If You're Not Doing Cloud or Mobile, You're Falling Behind

There are a number of different developers. Additionally, when new products come to the market, there are different ways in which people approach them. You’ve probably seen a diagram like the following one that outlines the adoption live cycle when it comes to technology.

lifecycle

As a developer, I tend to be in the early adopter stage when it comes to looking at new technology. I find that it is interesting to be on the leading edge in order to know where technology is going. Because of this, I tend to get behind new things sooner than others. Two topics I’ve been ranting about for years include mobile and the cloud.

According to the chart, the halfway point is when a market shifts from early majority to late majority. Do you know where the developer crowd stands in regard to mobile and the cloud? So where would you place these two technologies in the life cycle of developing apps for the developer community? Would they both be in the same place? Before answering those questions, you should also decide what point in this life cycle you wanting to get involved with a technology, especially mobile and cloud.

We put out a survey to poll the audience that comes to the Devleoper.com Network. This survey included questions on usage for cloud storage and cloud computing. With millions of developers visiting our sites monthly, we tend to get a good representation of the developer community as a whole.

When we did the survey in 2012, it was interesting to see that 22% were using cloud storage and 19% were interested in Cloud computing. This seemed to indicate that we were leaving the early adopter stage. What was more interesting in 2012, was that projections for the number of developers that would be using the cloud in the following 12 months was 30% for storage and 40% for computing. This seemed high.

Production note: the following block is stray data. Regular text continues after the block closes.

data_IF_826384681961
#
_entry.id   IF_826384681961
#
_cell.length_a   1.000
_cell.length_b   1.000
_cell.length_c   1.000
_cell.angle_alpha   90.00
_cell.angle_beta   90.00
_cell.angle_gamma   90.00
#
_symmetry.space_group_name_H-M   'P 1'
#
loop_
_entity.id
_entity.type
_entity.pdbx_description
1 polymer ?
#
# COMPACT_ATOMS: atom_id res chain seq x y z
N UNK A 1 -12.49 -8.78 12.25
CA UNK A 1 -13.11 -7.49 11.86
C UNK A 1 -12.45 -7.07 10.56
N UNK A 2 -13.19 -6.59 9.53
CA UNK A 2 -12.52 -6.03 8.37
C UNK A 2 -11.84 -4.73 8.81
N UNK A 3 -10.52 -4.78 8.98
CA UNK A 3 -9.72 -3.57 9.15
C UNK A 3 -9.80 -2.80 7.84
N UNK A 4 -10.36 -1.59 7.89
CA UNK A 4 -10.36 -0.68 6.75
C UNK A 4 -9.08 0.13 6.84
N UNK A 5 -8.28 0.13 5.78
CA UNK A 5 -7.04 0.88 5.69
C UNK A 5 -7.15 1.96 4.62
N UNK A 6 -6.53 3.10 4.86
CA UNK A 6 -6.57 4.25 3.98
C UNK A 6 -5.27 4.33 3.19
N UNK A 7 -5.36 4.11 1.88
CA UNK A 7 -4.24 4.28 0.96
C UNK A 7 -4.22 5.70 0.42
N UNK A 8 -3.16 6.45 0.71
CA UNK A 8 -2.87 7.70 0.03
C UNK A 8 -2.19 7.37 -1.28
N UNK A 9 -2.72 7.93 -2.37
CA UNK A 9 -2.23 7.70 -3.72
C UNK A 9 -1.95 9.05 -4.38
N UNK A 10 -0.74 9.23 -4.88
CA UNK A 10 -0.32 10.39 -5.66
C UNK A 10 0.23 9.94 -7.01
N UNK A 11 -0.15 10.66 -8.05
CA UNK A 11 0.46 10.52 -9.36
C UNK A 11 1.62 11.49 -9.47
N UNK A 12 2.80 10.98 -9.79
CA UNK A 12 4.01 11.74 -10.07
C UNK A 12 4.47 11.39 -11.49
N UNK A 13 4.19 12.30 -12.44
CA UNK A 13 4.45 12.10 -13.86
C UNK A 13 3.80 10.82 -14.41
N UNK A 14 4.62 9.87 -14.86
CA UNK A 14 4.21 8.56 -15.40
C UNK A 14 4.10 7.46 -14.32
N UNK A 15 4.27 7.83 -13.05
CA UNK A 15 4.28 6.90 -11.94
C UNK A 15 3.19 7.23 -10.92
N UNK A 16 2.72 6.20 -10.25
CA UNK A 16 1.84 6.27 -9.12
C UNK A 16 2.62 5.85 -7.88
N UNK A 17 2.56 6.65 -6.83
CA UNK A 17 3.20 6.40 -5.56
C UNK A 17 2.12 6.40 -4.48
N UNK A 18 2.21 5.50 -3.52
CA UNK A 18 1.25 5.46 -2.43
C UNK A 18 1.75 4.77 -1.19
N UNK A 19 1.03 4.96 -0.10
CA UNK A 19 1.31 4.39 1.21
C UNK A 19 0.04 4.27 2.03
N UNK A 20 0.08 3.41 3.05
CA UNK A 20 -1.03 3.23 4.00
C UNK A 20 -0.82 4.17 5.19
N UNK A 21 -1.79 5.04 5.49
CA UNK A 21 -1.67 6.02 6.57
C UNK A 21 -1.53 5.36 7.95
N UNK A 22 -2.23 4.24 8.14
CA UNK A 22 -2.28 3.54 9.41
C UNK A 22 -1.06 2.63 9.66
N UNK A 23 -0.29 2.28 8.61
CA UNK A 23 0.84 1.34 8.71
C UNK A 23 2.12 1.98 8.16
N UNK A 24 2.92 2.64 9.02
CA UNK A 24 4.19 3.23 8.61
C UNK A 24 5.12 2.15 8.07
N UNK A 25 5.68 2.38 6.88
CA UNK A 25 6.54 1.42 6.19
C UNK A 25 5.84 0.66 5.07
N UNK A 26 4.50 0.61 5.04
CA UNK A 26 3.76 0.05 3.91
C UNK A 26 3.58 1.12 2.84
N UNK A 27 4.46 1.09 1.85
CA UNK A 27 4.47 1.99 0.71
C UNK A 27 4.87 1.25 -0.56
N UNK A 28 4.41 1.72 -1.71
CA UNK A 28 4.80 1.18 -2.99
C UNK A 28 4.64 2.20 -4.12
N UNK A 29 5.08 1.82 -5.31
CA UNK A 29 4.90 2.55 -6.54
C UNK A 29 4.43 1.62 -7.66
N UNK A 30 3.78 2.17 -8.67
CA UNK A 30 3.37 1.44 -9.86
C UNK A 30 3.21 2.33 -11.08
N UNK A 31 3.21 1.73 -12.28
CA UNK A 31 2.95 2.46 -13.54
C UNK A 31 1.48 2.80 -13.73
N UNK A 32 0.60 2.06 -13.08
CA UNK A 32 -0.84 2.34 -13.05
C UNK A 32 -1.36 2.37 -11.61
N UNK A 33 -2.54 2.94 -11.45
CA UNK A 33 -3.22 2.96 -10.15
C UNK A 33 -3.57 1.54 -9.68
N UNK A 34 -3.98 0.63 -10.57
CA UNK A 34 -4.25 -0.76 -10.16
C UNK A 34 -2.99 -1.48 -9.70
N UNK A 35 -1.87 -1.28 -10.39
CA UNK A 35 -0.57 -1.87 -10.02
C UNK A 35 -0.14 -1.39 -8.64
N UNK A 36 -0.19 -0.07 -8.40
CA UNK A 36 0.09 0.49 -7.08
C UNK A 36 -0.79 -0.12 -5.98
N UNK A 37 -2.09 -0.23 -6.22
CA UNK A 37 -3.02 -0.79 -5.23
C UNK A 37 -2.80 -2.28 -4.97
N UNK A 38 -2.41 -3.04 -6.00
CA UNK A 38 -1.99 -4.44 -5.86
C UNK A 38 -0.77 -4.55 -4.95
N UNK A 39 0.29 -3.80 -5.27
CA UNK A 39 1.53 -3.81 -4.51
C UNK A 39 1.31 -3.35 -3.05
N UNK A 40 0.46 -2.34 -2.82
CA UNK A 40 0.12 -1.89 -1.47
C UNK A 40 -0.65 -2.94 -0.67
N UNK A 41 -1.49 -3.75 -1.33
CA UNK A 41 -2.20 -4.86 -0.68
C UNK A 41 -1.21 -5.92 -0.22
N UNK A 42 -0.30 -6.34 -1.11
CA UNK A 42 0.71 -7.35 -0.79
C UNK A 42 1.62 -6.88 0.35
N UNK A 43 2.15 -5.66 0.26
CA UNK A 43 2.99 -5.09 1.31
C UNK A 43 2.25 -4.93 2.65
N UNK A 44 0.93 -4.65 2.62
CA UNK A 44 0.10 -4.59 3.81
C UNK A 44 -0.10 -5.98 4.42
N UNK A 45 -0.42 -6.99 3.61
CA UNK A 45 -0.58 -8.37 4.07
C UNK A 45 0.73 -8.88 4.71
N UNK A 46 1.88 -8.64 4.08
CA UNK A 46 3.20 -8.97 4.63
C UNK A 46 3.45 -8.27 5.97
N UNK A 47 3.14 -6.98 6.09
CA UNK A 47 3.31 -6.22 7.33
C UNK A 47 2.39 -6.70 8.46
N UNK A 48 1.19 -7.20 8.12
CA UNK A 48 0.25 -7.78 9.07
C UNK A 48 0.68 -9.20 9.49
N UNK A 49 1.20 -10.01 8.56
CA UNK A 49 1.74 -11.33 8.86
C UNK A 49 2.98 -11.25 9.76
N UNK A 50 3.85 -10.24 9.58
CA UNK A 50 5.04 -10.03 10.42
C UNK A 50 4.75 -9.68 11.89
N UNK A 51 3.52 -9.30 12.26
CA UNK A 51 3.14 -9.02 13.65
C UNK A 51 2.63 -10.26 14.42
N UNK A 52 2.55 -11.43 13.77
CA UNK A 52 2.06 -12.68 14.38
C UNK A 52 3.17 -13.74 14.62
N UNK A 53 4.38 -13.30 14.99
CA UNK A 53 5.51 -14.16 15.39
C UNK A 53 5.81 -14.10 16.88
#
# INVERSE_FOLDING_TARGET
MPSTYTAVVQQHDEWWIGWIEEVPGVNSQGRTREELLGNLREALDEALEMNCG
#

It is now 2013, and what we learned was that the projections seemed to have played out correctly. There is even a slightly higher percentage using cloud storage(43%) and computing (41%) versus what was projected.

In fact, the numbers seem to indicate that the time to the switch from early majority to the late majority. Based on the growth since 2012, the current numbers, and the projected future use, it looks like this switch will happen within the next six months.

Cloud Growth

What this means is that if you are a developer, and you don’t mess with the cloud within the next few months, you are likely to be in the minority side when it comes to the number of developers that have, or have not worked with the cloud. Do you really want to be in the minority?

If you’ve not used cloud storage yet, we can help you. We actually are doing a program right now around cloud storage. This program started with a webinar that showed how to create a cloud account and then store data within that account. We also created an article that also shows how to create and store data in Azure.

These resources an help you get started. Additionally, at the time I was writing this blog post, we were doing a program with Microsoft that involved having people do activities around storing data in the cloud. You can find information on this program at www.Codeguru.com/azure_activities. You’ll be able to earn badges and possibly be awarded for doing things in the cloud!

Of course, I also commented about mobile. Within our audience, there were 26% that stated they developed for mobile in 2012. That put the topic solidly into the early majority level of adoption. In the recent survey, this increased to 31%. That’s a nearly 20% increase in the number of developers. That percentage, while small, equates to millions of developers when you consider the size of our sites.

Of course, we asked about tablet versus pure mobile. Those numbers were a bit smaller at 29% (up from 21% in 2012). That was a much larger increase that is quickly gaining on the broader mobile category. When we asked what platforms were being targeted and who what would be targeted within the next 12 months, it again looks like the industry could tip from the early majority to the late majority

Dev Usage 2013

One thing is easy to see. Things are moving fast. It is a great time to be learning new technology!



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